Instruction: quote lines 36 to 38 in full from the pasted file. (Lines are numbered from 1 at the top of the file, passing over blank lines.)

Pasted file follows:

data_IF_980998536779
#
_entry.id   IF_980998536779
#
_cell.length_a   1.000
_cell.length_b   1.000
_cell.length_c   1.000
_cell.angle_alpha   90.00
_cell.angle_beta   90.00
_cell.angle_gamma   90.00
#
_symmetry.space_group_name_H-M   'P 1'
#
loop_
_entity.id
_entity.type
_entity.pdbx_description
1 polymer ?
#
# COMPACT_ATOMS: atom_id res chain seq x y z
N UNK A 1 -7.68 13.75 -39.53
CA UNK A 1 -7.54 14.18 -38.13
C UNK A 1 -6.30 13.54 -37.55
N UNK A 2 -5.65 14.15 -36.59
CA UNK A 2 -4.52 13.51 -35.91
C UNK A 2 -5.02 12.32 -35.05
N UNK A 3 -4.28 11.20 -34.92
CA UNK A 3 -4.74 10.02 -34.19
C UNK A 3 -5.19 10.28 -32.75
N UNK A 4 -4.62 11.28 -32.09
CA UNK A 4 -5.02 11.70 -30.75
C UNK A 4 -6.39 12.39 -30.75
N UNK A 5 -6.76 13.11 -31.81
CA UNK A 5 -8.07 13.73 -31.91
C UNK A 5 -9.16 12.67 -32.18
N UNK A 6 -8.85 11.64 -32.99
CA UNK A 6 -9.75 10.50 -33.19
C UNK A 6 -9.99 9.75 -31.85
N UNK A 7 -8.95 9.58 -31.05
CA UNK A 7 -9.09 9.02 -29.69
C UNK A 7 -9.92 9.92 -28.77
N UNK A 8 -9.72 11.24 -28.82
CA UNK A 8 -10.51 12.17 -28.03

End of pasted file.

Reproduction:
N UNK A 6 -8.85 11.64 -32.99
CA UNK A 6 -9.75 10.50 -33.19
C UNK A 6 -9.99 9.75 -31.85